Another effect is that alcohol has many calories leading to decrease in appetite. Prolonged use also causes irritation and inflammation to the stomach lining. This inturn leads to gastritis and other digestive disorders. Lack of nutrient absorption leads alcoholics to be prone to frequent colds, infections, skin rashes, and wrinkles.
Alcohol also causes a psychological dependency in addition to physical dependently. Alcohol becomes a necessity and uncontrollable craving and need. Psychologically, alcoholics experience anxiety, depression, blackouts and personality disorders. This is linked to poor nutrition and also the effects of alcohol on the brain. Alcohol has an anesthetic effect. It depresses the central nervous system thus causing improper brain function. A toxic level leads to permanent brain damage.
At first it provides false relief from problems and tension. As alcoholism progresses, it leads to social deterioration. It damages relationships with family and friends. They are used for the sole purpose of satisfying the craving for alcohol. The alcoholic has no time for relationships and is obsessed only with alcohol. His obsession, state of mind, and physical state reduces the capacity to hold a job therefore earn a living.
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He treats money irresponsibly therefore leading to financial problems. The alcoholic neglects his family obligation; therefore the family unit is stressed. An intoxicated person is offensive, irrational, domineering, angry, and combative. His friends and family become his enemy. An alcoholic has a distorted view of the people around him. Alcohol can lead to child abuse, domestic violence and even suicide. An alcoholic is physically and mentally exhausted.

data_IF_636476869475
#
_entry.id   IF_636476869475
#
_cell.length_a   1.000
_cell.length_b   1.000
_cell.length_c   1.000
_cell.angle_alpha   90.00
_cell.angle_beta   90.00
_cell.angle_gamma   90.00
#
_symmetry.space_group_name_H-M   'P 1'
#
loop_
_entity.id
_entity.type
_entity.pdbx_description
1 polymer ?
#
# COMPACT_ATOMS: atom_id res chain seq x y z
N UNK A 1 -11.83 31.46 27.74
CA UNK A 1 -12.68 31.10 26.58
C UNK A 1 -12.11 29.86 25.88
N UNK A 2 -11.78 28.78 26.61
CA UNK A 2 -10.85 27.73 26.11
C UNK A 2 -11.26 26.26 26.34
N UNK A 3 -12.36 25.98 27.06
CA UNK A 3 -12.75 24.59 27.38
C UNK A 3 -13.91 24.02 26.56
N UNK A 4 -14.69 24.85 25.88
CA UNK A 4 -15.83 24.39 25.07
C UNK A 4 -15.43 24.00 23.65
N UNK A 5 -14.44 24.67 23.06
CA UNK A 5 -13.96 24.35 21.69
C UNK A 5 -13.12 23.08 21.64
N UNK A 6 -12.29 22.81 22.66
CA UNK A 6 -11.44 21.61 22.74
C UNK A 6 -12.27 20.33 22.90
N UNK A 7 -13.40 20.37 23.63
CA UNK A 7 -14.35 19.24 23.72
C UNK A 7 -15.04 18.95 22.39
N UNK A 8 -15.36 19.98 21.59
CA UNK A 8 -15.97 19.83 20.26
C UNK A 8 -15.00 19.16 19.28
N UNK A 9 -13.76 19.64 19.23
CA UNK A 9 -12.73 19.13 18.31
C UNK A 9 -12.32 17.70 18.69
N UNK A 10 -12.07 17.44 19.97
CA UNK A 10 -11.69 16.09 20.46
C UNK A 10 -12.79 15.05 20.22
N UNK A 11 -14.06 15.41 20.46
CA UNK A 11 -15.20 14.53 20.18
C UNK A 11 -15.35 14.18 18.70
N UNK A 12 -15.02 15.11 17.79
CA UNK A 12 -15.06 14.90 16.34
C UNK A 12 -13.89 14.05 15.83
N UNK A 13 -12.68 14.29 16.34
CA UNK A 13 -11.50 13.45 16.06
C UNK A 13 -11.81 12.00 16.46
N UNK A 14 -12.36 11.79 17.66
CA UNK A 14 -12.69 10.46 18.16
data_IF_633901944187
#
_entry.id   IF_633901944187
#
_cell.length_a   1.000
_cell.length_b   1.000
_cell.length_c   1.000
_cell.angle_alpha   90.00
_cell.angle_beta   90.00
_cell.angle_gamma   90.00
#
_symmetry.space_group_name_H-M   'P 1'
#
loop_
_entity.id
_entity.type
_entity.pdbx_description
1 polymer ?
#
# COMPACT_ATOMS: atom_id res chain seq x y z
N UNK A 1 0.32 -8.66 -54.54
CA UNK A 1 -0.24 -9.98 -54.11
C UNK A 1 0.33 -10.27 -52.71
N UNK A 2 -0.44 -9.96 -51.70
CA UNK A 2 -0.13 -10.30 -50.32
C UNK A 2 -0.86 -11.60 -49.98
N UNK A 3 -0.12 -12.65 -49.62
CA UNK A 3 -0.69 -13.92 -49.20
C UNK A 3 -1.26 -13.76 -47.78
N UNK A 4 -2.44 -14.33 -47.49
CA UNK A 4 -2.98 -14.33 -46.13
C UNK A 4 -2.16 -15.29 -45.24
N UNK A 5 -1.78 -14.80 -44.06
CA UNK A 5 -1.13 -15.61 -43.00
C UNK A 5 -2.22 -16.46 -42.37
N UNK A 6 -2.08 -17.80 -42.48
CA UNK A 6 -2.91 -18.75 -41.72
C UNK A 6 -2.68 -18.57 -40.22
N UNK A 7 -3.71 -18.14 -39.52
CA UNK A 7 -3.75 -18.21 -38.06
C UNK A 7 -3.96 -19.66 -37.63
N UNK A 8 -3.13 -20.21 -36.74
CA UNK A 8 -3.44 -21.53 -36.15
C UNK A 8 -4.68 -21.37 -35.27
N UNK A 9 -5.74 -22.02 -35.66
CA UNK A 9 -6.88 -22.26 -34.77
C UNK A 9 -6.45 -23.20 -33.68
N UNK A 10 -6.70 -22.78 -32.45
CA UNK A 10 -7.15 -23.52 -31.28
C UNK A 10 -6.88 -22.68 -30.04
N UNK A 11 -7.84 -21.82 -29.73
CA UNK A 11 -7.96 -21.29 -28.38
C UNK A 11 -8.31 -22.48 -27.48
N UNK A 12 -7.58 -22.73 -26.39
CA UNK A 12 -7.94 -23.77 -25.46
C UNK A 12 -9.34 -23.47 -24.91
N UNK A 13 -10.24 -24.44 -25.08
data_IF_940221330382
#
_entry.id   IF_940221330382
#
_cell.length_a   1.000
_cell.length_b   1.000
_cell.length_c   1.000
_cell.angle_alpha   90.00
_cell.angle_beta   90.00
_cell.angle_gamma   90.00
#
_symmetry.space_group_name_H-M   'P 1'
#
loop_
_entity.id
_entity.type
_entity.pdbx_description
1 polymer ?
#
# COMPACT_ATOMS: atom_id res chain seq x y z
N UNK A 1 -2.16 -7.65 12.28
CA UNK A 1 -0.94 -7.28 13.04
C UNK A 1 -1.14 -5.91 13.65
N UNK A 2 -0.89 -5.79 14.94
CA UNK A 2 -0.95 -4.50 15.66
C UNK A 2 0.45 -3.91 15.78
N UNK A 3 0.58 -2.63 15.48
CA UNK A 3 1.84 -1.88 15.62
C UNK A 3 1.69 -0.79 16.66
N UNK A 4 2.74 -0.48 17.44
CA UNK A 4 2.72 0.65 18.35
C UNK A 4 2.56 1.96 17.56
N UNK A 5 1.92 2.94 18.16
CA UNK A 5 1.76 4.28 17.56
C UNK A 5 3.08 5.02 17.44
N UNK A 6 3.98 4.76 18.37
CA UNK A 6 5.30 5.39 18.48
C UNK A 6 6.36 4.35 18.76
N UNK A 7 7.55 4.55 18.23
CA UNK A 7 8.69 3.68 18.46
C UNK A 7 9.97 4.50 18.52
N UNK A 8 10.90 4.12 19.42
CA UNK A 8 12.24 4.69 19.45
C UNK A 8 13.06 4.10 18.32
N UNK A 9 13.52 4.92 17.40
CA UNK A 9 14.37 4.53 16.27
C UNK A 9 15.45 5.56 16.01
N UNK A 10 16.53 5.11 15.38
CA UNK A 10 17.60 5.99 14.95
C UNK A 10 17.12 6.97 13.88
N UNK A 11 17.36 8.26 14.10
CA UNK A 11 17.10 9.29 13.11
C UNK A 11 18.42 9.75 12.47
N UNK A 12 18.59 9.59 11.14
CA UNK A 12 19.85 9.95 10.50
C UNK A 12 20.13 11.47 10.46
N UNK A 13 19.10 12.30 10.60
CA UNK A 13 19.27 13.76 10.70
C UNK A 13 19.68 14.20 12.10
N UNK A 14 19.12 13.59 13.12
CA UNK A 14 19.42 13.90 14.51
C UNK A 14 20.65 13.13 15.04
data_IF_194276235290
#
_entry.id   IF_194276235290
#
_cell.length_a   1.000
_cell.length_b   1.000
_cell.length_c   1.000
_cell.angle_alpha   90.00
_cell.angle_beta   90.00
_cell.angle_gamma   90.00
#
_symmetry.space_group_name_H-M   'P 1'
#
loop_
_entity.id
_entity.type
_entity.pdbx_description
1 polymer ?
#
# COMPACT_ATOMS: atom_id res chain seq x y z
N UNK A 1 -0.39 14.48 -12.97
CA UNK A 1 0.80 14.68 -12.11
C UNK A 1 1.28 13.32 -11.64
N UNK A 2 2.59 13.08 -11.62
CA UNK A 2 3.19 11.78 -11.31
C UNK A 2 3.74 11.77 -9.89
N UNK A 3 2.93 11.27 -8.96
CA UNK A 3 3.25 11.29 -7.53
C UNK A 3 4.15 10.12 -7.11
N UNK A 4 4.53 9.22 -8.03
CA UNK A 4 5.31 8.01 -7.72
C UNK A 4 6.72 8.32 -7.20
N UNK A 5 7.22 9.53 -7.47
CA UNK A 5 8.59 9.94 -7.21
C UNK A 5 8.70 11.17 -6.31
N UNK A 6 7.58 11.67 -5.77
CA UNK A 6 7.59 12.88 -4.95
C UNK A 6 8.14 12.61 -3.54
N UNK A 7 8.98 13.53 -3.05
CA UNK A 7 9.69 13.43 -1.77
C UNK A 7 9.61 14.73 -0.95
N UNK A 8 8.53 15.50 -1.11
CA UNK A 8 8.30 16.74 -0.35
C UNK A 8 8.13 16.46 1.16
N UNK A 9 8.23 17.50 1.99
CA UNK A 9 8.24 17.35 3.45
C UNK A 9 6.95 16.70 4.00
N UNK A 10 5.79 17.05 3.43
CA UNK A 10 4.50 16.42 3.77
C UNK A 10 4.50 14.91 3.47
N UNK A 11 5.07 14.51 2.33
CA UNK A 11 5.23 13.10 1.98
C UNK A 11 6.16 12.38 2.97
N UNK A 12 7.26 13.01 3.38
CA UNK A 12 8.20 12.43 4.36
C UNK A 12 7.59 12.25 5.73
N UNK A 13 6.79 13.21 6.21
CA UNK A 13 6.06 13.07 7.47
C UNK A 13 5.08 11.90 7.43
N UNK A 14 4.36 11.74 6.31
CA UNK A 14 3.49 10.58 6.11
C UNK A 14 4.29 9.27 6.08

Problem drinking has infiltrated every level of our community and society. Alcohol abuse and dependence are major health problems in our country: they cost the United States 100 billion a year! (Mayo 1) Problem drinking is often a contributing factor in many criminal acts such as assault, battery. Alcoholics occupy mental institution hospitals and prisons. They are a monetary burden to our society. Alcoholism is a special threat on our roads and highways. Drinking and driving is responsible for many fatal traffic accidents. “According to the Mayo Clinic Health Information, “Each year, more than 100,000 people die of alcohol-related causes.” The reflexes, senses, and judgment are blurred by alcohol, thus causing innocent people to die.

In conclusion, Alcoholism has many damaging results physically, mentally, and socially. In truth, alcoholism is a sickness. The key is prevention by first education on cause and effect. Furthermore, counseling, guidance, and effort to support the alcoholic are essential. This may lead the alcoholic to recognize his or her problem and lead them to enter and accept treatment.
A health -Center. “Alcohol Pages.” Alcohol. 01 April. 2001.
Atkinson, Richard C. Introduction to Psychology. New York: Harcourt Brace
Jovanovich, Inc., 1975.

Mayo Foundation for Medical Education and Research. “Taking off the binders.” Alcoholism. 09 April. 2001.